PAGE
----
The Wrestling Baronet of Bunny

Photo:Thomas Parkyn's Monument in St Mary's Church, Bunny.

Thomas Parkyn's Monument in St Mary's Church, Bunny. NTGM011971

Photo:Bunny Hall in 1791

Bunny Hall in 1791 NTGM018018

Photo:Old Bunny School, Loughborough Road, as built by Thomas Parkyns

Old Bunny School, Loughborough Road, as built by Thomas Parkyns NTGM018019

Photo:The Rancliffe Arms, Bunny

The Rancliffe Arms, Bunny NTGM018022

Sir Thomas Parkyns

In the reign of Queen Elizabeth I the manor of Bunny came into the possession of the Parkyns family, of which the most remarkable member was Sir Thomas, the second Baronet (1663-1741).

It was he who "practically rebuilt the village”, erecting the school, restoring the hall, and enclosing the park by a wall built upon arches.

He also purchased the manors of Ruddington, Great Leake, Costock, Wysall, Thorpe, Willoughby, and parts of Keyworth, Barrow-upon-Soar and Gotham.

“This remarkable man”, says Everard Guilford (1), “is best known for his passion for wrestling, which he encouraged by the institution of annual wrestling matches held on a piece of ground, now in the gardens of the ‘Rancliffe Arms’.

“He published a book called Inn Play, or Cornish Hugg Wrestler (1727), made a collection of stone coffins, and was buried in one of them, while over him is erected a monument, which he had made during his lifetime, representing him as a wrestler overcome by death.”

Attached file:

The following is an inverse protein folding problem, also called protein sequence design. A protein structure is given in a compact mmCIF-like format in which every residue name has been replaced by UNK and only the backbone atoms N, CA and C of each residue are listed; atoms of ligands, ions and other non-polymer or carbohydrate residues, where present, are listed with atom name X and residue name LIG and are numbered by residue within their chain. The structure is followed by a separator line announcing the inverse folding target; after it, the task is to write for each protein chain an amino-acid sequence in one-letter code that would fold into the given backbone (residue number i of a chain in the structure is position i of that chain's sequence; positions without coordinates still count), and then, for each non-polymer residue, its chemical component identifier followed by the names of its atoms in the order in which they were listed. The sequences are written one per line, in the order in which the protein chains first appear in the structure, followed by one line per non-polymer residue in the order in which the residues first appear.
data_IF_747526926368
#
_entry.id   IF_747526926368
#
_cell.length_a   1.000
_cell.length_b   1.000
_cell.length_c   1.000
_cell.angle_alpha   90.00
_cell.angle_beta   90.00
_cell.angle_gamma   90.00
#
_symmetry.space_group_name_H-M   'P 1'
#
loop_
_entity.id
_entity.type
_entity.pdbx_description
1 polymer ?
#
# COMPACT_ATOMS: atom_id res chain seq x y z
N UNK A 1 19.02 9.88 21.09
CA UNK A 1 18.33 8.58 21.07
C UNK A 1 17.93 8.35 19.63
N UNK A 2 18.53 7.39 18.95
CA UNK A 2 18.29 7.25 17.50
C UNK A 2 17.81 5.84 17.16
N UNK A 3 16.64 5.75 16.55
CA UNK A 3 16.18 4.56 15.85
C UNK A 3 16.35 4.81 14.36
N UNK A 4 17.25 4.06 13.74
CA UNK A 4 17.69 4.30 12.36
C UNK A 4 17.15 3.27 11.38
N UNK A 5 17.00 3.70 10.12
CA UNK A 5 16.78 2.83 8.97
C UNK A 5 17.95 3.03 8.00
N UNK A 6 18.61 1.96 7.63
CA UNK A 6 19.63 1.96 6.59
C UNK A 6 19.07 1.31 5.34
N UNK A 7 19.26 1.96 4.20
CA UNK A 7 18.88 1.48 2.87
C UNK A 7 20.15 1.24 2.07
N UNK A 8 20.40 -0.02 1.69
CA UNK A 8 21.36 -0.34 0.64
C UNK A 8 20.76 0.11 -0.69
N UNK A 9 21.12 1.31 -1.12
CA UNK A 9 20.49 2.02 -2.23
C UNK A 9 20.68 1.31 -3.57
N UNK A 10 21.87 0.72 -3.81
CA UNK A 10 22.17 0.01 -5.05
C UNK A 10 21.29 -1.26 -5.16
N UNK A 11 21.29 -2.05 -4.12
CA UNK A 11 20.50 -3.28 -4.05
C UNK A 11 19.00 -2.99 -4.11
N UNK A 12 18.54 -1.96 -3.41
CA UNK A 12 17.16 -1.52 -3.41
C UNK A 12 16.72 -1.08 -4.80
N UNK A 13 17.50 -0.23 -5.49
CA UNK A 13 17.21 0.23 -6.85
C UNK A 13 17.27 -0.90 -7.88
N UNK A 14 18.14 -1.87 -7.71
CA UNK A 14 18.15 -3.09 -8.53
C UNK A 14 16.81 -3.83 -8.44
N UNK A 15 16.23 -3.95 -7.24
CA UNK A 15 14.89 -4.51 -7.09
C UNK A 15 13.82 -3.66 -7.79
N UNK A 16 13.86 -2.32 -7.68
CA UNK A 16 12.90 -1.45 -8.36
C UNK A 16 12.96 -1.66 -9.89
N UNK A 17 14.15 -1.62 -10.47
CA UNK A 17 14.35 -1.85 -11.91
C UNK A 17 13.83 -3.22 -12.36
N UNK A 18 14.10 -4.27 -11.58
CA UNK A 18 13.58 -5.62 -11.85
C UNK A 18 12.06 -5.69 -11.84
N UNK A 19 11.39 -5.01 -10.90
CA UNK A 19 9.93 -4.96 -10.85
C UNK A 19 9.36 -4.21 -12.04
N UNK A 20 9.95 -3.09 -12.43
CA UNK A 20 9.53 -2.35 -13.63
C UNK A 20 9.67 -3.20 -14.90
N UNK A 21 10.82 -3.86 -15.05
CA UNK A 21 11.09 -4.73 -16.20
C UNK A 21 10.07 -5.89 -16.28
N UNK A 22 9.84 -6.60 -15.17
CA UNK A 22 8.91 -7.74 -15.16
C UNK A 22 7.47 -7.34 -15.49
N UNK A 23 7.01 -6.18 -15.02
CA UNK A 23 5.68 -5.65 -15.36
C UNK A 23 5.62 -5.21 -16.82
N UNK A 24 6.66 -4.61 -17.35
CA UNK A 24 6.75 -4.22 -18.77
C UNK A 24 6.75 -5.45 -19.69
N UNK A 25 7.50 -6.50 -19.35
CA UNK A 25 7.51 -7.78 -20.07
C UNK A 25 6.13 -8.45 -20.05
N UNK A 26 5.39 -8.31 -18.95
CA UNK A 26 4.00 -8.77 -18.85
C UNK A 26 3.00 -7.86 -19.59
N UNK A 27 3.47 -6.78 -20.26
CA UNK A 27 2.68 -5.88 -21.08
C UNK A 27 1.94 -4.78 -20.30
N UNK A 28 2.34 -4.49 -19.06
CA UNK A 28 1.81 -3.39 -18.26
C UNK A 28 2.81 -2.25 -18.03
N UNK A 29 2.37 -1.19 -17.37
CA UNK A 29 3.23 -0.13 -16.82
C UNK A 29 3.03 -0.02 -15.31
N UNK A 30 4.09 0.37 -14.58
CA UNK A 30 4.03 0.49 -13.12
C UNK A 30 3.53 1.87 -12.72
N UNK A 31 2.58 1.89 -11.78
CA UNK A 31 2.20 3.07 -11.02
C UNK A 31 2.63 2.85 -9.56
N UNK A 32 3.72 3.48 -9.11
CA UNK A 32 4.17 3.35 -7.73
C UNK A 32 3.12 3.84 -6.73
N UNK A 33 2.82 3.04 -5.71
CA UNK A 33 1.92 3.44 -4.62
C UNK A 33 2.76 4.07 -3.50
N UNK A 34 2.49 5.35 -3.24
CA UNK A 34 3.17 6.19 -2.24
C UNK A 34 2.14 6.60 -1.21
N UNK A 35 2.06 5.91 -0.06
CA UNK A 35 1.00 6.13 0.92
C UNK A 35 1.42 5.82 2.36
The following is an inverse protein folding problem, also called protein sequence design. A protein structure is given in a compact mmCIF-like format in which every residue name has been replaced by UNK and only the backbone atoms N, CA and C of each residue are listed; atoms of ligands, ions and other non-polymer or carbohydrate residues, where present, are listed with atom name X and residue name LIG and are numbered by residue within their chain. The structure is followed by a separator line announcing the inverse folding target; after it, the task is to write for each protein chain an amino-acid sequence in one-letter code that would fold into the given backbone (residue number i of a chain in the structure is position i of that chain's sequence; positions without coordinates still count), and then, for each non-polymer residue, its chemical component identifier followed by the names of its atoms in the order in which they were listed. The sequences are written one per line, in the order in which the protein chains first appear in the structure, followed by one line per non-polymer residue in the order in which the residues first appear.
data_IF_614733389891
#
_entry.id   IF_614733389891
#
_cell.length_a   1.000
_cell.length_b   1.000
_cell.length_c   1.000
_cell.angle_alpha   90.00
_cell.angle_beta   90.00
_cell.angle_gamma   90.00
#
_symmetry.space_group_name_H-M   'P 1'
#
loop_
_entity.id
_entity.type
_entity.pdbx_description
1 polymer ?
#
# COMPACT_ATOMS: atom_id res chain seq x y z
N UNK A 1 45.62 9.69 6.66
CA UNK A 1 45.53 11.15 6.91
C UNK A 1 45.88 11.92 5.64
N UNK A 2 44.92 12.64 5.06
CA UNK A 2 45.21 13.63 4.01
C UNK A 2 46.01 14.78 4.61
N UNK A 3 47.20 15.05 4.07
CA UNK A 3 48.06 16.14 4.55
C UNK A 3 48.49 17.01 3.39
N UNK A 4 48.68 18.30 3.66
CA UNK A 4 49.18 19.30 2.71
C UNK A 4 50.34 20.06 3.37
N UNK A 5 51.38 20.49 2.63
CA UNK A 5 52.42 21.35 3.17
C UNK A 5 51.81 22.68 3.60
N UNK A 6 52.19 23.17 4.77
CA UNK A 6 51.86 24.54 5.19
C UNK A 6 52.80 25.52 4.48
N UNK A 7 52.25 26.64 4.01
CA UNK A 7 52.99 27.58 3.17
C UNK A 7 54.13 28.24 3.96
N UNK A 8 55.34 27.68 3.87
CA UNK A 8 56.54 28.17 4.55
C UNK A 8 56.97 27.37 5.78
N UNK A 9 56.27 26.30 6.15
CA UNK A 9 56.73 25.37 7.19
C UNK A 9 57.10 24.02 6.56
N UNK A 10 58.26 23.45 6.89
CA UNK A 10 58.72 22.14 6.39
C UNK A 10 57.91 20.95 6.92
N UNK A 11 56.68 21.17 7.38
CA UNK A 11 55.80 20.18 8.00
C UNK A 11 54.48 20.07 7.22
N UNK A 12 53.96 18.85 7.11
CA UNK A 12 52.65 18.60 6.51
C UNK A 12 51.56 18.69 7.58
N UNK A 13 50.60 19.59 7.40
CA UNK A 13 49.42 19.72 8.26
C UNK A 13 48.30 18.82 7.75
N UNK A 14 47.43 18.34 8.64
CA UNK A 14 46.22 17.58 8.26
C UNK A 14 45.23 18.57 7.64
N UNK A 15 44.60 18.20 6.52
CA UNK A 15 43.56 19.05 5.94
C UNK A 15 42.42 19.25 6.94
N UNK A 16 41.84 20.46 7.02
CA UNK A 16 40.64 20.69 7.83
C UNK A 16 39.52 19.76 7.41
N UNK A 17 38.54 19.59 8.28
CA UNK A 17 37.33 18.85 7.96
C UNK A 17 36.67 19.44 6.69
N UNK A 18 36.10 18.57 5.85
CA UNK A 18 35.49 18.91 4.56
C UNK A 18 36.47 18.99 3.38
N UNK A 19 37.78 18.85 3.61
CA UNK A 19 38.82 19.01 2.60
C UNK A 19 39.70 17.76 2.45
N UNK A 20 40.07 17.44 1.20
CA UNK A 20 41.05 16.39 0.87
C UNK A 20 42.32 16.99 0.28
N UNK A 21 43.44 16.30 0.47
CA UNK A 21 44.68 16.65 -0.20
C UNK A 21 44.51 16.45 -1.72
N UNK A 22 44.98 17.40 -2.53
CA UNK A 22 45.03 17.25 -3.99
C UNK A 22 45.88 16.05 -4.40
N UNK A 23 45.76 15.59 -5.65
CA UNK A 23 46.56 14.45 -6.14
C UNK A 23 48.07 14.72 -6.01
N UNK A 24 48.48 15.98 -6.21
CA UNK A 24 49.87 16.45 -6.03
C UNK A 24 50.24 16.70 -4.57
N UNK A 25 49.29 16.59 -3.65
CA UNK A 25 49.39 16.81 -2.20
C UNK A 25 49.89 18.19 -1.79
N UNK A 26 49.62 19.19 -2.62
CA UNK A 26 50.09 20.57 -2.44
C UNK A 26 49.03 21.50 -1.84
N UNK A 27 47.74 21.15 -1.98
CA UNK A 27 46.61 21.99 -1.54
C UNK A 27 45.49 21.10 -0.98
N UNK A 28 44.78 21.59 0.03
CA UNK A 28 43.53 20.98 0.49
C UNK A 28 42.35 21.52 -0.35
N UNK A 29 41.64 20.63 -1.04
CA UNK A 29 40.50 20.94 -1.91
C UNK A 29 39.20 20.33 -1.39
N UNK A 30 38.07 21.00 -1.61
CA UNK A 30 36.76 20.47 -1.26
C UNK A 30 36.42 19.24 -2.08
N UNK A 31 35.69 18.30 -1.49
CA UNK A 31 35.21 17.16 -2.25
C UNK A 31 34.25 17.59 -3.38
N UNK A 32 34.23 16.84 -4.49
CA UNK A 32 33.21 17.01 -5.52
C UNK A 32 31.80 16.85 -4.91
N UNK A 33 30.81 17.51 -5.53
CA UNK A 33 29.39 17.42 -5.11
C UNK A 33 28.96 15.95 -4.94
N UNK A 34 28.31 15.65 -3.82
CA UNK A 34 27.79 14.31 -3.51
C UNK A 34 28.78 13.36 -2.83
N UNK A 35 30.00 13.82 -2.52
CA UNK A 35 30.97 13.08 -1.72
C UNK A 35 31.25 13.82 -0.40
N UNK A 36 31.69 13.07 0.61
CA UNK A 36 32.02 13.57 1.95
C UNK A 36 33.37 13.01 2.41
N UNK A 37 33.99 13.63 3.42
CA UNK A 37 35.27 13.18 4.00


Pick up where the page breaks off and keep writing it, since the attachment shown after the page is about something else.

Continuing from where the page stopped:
This monument is located in the village church of St.Mary on the north side of the altar.

In 1795 Colonel T.B. Parkyns was raised to the Irish peerage with the title Lord Rancliffe, which peerage became extinct with the second Lord Rancliffe in 1850.

(1). GUILFORD, Everard L Nottinghamshire (London: Methuen, 1910)


This page was added by John Farjeon on 12/01/2013.
Comments about this page

Wasn't there a Sir Thomas Parkyns who invented a steam-powered tricycle(!) in the 1880s? Is he related to the Parkyns of Bunny?

By Tim Warner
On 15/01/2013

Referring to Comment above: There was a Parkyns-Bateman steam tricycle of 1881 which used a petrol-fired boiler to power a 2-cylinder engine. (Its sometimes claimed as the first petrol-driven vehicle!). I think the Science Museum has one in London, but don't know whether the Parkyns concerned was connected with the Notts family

By Martin Steel
On 26/02/2014

This gentleman was my direct ancestor. His portrait is on my page.

By Eugene Leguen De Lacroix
On 16/11/2018

The Parkyn family tree shows that there was a John Nott Parkyn and also a Rev. John Nott Parkyn.

We have records going back to around 16thC.

By Kay Parkyn
On 11/12/2023

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